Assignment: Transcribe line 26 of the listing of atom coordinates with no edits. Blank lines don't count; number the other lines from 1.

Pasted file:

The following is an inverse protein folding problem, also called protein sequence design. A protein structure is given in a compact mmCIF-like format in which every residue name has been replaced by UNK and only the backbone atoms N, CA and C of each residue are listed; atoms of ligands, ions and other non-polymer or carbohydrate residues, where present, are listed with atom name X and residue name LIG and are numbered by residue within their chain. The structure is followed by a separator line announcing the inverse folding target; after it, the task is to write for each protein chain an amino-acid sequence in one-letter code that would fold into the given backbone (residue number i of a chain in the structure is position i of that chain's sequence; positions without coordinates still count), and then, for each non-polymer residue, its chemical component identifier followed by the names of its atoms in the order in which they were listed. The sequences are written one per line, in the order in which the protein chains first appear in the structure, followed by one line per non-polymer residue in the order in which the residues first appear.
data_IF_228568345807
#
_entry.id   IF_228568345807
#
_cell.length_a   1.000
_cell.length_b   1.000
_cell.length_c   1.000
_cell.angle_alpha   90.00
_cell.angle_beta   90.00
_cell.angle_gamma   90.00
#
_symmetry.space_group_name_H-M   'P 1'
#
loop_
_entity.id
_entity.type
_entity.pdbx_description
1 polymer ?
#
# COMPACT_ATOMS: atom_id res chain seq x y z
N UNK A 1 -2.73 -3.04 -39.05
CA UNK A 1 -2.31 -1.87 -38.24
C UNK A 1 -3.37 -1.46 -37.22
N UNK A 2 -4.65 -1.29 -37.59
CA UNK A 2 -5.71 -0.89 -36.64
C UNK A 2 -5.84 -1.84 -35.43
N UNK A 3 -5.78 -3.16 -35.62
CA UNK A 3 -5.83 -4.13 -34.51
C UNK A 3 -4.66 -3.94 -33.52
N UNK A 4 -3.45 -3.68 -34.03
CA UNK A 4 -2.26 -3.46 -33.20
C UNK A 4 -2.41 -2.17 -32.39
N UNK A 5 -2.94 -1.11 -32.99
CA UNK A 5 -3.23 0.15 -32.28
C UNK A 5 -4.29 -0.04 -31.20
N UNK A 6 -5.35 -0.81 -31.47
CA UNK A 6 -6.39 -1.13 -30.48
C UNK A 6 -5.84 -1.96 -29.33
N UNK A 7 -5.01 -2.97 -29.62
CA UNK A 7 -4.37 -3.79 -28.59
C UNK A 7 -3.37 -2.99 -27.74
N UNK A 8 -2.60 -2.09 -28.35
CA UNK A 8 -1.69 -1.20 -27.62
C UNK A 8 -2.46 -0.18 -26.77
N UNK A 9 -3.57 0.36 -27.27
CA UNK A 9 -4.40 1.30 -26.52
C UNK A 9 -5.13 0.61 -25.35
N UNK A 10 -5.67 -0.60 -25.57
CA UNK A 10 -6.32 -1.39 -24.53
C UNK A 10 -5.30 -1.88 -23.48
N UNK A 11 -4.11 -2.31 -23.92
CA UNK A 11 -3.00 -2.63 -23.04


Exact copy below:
CA UNK A 2 -5.71 -0.89 -36.64